Rama: Vishnu’s Seventh Incarnation

Sri Ramachandra was born on the ninth day of the lunar month Chaitra in the town of Ayodhya to teach humans how to live righteously. His biography, the epic Ramayana, forms the biggest chapter of ethics in Hinduism. To perform a divine play on a grand scale, when Lord Vishnu incarnated as Rama, his spouse, Goddess Lakshmi, incarnated as Devi Sita. Moreover, Shesha Naga, the unborn serpent god, incarnated as Rama’s most famous brother, Lakshmana. Similarly, the potencies of Vishnu’s Sudarshan chakra and shankha (conch) took birth on earth as Rama’s brothers, Shatrughna and Bharata, respectively.

In Hinduism, Rama is the ideal incarnation of the Divine. Though he is beyond all gunas, he reflects higher qualities such as compassion, gentleness, responsibility, purity, forgiveness, austerity, devotion (to his gurus and Lord Shiva), and courage in unlimited amounts. A considerable feature of Rama’s divine play was his extremely restrained use of divine powers. This allowed his beings to interact with and learn from him while treating him as a fellow being. Because of his unprecedented perfection in hiding his own divinity through his maya, recognizing his real nature was difficult for many of his unrealized contemporaries, including some of his “enemies.”

Astrologically, being related to the Sun, Rama shows the height of self-discipline, leadership, and brilliance, which are all signified by this graha. Just like all the planets revolve around the sun, all the gods, who incarnated as vanaras, and the immortal rishis appeared on earth during Rama’s stay to gather around the ruler of the creation and spend some time with him.

Happy Rama Navami!

Deepavali: A celebration of Darshan

In the treta yuga, the people of Ayodhya celebrated their first Diwali (Deepavali) on Sri Rama’s return to his hometown. The lighting of lamps on this occasion was subsequently followed by the darshan of Rama. In our age, we can see this most popular Indian festival as an opportunity to welcome Rama in our lives. It reminds us that by dispelling darkness from our mind, we too can be blessed with a darshan of Rama.

It is not surprising that Diwali follows Dusshera, the victory of dharma, and is a bigger festival than Dusshera. If Dusshera is the defeat of unrighteousness, Diwali signifies the Lord’s revelation to the jiva. Interestingly, this face-to-face meeting of Ayodhya’s subjects with their ideal king and an incarnation of God was the result of fourteen years of longing (remembrance). This tells us something about the natural sequence of events in devotion: Remembrance and alignment with dharma are the precursors to God’s darshan, which is a major aim of devotional Hindu spirituality. Once a jiva who adores the Lord sees him, separation again from the Divine may not be possible. According to the Adhyatama Ramayana, the residents of Ayodhya became so attached to Rama that they never separated after celebrating their first Diwali. When Lord Rama left the globe for his abode, all his subjects and beings who were devoted to him, except Lord Hanuman, Vibhishan, and Jambvant, renounced their bodies and were guided to the higher worlds (loka).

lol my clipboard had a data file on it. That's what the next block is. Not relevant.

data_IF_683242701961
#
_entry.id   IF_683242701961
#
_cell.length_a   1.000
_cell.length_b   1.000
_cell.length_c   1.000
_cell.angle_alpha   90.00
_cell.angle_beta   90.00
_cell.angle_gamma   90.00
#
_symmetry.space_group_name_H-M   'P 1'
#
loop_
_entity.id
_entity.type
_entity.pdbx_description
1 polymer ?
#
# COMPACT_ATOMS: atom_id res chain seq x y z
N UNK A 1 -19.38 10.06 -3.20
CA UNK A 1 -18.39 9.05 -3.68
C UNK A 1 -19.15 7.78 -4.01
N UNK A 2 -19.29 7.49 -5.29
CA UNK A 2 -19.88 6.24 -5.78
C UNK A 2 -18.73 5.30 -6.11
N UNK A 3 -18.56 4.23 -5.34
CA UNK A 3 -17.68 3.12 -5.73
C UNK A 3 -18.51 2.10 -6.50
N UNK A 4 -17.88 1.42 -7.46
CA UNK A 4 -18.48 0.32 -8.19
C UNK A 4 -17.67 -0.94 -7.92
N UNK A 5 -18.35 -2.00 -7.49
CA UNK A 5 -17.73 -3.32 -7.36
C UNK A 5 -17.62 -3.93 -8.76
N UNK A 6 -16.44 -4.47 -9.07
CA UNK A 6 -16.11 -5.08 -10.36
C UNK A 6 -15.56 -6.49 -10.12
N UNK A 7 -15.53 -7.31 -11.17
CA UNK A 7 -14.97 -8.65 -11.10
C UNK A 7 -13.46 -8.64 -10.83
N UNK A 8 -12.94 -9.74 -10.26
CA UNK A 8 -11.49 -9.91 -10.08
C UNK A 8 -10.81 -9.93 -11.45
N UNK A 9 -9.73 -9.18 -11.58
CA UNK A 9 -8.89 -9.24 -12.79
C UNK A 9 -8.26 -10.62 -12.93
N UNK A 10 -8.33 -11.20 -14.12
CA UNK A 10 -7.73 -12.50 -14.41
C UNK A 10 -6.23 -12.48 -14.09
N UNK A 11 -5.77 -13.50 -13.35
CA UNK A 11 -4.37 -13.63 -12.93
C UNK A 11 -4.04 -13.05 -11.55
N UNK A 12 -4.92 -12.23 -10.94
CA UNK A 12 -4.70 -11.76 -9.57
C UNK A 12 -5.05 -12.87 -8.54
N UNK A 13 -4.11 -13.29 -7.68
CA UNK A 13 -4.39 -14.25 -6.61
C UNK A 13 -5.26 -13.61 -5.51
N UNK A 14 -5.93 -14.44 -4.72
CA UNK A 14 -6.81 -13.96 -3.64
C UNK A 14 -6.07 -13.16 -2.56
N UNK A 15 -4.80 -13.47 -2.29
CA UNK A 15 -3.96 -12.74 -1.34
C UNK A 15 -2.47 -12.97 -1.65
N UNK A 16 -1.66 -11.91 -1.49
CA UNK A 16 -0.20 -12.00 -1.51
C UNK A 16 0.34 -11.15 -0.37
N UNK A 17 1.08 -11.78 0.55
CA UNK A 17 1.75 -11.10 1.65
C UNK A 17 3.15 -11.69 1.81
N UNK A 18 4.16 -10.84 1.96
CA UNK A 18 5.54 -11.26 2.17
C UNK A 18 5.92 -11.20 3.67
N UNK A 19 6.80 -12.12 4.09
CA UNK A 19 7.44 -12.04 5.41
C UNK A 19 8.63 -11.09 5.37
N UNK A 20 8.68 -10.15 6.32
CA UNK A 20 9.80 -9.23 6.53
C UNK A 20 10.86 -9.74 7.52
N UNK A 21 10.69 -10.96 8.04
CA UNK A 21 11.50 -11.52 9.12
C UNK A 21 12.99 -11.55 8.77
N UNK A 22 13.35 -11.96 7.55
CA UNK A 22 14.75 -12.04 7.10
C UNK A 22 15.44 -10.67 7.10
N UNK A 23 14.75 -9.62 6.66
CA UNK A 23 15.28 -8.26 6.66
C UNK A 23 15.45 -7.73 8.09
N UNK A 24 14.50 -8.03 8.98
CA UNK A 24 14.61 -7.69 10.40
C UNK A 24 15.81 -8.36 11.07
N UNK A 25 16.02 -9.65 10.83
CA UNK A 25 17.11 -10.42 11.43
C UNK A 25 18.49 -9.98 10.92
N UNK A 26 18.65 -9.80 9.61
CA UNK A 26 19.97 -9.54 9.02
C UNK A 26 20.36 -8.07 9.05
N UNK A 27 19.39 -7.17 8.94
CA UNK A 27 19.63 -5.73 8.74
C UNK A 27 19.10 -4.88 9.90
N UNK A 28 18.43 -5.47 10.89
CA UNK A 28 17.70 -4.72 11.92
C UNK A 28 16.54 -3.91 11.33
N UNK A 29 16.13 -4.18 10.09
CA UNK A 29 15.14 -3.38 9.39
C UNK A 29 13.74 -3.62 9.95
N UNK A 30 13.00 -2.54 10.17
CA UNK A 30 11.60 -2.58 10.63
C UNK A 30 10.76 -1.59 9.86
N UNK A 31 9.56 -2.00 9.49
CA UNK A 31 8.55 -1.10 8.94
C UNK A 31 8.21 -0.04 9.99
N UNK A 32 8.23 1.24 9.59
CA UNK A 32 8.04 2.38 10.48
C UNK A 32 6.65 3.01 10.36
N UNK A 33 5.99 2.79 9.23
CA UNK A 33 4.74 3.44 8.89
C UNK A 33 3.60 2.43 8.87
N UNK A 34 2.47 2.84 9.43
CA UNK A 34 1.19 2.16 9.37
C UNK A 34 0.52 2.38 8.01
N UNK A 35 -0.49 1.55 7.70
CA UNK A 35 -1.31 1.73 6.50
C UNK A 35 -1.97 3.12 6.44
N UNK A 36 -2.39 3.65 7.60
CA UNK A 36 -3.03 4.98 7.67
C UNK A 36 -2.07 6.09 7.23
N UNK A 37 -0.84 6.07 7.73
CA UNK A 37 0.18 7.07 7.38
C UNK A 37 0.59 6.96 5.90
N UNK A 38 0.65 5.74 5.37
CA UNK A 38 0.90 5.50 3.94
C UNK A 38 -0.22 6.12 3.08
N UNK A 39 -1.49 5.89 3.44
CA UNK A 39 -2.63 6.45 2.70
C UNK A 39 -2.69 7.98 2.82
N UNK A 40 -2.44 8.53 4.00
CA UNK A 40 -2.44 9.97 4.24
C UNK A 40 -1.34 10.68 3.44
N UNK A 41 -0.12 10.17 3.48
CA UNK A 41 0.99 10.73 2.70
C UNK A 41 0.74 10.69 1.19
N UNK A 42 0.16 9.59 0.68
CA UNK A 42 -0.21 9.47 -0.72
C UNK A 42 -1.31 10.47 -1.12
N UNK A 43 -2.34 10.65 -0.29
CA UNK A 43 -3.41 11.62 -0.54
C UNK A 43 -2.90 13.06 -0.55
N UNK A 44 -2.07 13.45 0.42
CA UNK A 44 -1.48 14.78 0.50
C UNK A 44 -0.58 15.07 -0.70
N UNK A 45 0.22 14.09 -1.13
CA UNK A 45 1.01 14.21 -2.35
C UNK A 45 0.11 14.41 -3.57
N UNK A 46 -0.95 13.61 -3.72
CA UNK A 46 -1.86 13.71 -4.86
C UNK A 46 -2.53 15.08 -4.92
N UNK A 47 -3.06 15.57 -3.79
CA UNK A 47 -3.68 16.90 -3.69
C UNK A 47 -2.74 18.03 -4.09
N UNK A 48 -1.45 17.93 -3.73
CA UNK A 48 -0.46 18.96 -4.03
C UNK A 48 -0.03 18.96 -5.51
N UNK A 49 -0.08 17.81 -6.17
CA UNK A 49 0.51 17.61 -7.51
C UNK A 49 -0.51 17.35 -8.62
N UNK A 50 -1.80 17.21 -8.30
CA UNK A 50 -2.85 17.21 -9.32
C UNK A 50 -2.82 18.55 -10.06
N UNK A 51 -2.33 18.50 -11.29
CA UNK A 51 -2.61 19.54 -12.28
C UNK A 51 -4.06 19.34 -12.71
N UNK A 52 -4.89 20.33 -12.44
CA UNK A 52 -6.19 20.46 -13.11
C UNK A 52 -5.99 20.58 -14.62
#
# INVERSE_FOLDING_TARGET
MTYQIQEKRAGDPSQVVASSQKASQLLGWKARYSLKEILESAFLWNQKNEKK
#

Happy Diwali!

Rama Navami Special: Remembering the name of Lord Rama

Just like the Ashwin Navaratri concludes with the victory of Rama (Dussehra), the Chaitra Navaratri concludes on Rama Navami, the birthday of Sri Rama, Lord Vishnu’s incarnation as the ruler of Ayodhya as well as the Creation. On the occasion of the Lord’s birthday, let us partially revise the distinction his name has acquired in Indian culture.

Most Hindus would acknowledge that following the impact of the Bhakti Saints, there is only one name of the Divine more popular than the terms Brahman (the Absolute Reality), Paramatama (the Supreme Soul), and Ishvara (the Personal God). And that name is — “Rama.” Popularly talked about as the chant which worked wonders even when chanted backwards (from Valmiki’s biography), the name of Purushottam* Rama, the easiest mantra possible, remains an endless support to the weakest in terms of intellect, financial status, and power in Sanatana Dharma.

The image of a mantra or chant of a manifestation of God in a culture is often correlated with the quality of saints that are produced by its remembrance. Some of Rama’s devotees in recent times, while chanting his name and evolving themselves in non-possessiveness, peace, bliss, and knowledge, have excelled in at least one “extracurricular activity.” While Samarth Ramadas became the guru to the greatest Maratha ruler, Ramananda raised students like Kabiradasa and Raidasa. While Tulasidasa authored the most popular book of North India, Thyagaraja became one of the “Trinity of Carnatic music,” as experts call him, and Mahatma Gandhi** became India’s “Father of the Nation.”

The list of souls engaged in remembrance of Rama just goes on and on — from the exclusive devotee saints of Sita-Rama to the Vaishnava saints who find Rama and Krishna identical to the common person. And when this list comes to an end, a new one begins — a list of “intellectuals” who utter his name while criticizing him, constructively or with hatred.

*While selected Hindu individuals who find Rama an ideal person but not the Divine would translate the term Purushottam as “the best amongst humans,” the Gita has a different interpretation: Whoever is beyond nature (prakriti) and superior to the eternal soul (purusha) is called Purushottam (15.18).

**Though Gandhi’s Rama remembrance in his final moments on earth became debatable some time ago, his remembrance of Sita-Rama throughout life, beginning from an early age, should hopefully be unquestionable.

Lord Rama meets Shabri: Devotion is the sole reason for ‘darshan’